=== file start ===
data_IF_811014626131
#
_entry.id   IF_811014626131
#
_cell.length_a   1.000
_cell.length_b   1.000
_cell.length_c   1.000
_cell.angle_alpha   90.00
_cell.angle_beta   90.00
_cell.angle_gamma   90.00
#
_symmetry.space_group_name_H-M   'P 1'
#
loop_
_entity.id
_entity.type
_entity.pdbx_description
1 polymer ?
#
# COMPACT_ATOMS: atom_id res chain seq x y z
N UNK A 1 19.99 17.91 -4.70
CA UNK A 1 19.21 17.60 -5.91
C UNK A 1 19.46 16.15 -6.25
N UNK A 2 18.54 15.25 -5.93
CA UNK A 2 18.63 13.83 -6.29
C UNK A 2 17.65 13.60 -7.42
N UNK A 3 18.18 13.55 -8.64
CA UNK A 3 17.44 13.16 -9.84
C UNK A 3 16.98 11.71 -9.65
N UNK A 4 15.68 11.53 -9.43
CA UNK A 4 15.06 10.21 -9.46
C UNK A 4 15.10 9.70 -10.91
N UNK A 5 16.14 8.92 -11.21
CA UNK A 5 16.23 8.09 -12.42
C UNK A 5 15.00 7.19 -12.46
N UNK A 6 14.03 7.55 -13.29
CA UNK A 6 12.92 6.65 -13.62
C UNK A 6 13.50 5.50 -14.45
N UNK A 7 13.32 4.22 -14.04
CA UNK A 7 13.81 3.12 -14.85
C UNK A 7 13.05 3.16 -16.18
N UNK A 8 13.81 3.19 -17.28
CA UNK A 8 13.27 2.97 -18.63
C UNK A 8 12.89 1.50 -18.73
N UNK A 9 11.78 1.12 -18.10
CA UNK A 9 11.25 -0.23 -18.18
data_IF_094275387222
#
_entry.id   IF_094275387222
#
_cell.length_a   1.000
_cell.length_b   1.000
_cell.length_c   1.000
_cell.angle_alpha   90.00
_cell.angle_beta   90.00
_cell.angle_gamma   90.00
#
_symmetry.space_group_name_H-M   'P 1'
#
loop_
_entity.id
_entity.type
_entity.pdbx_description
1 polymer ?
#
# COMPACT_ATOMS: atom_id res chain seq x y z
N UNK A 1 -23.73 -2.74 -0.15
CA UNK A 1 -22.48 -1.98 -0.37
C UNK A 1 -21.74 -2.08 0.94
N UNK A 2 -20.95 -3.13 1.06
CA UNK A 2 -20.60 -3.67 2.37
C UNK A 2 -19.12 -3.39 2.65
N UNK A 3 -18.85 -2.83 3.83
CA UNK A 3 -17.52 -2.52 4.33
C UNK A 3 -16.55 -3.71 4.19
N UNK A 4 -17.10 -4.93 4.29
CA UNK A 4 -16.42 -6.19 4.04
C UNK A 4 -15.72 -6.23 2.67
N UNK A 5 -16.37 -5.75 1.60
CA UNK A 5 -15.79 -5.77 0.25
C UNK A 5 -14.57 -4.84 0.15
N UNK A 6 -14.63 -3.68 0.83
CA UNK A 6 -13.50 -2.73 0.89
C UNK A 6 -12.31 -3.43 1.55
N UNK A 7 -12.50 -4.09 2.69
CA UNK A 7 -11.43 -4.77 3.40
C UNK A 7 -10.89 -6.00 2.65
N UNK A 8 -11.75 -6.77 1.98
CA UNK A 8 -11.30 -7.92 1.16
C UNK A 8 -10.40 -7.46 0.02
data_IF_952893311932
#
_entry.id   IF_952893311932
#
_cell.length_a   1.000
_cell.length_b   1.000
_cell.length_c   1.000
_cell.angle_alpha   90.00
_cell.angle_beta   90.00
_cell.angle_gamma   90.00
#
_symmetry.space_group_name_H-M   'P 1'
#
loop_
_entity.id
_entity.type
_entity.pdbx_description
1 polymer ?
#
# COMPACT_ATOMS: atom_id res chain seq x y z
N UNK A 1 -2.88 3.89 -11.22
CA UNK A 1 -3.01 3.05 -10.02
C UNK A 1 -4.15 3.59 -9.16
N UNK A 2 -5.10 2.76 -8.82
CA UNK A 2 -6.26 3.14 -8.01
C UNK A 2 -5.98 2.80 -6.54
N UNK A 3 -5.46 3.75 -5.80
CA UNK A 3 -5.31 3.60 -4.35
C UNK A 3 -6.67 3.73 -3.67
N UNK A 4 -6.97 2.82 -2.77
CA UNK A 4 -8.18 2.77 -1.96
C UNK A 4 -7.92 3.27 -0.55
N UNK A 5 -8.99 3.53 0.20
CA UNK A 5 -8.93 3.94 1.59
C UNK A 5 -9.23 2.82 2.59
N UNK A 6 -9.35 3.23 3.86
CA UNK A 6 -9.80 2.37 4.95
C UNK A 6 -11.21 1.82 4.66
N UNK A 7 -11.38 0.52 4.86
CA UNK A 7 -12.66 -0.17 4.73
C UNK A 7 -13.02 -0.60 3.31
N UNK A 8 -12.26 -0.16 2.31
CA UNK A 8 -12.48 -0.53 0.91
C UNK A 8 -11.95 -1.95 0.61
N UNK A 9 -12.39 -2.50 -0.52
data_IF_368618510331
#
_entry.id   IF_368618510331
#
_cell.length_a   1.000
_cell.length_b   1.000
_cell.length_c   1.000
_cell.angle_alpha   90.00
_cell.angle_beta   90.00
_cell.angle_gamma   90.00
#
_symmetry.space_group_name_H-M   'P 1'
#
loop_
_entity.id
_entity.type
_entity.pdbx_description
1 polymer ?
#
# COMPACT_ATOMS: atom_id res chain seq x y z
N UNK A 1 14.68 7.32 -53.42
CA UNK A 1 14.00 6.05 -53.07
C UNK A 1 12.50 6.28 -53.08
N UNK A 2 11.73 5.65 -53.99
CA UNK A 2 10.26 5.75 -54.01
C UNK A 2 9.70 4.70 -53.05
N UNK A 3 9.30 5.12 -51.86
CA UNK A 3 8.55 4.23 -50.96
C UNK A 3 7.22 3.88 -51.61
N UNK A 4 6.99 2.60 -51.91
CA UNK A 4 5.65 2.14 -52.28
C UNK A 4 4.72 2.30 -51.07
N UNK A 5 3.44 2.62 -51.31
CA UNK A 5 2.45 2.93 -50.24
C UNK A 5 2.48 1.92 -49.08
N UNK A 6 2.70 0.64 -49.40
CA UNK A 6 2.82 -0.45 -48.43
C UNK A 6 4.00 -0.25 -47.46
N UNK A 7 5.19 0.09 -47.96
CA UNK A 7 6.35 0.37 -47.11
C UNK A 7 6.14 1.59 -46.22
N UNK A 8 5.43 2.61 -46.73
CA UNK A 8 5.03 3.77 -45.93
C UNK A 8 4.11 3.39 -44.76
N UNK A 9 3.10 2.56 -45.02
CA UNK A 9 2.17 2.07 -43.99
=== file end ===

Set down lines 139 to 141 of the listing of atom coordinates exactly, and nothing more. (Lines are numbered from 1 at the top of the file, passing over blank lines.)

#
_cell.length_a   1.000
_cell.length_b   1.000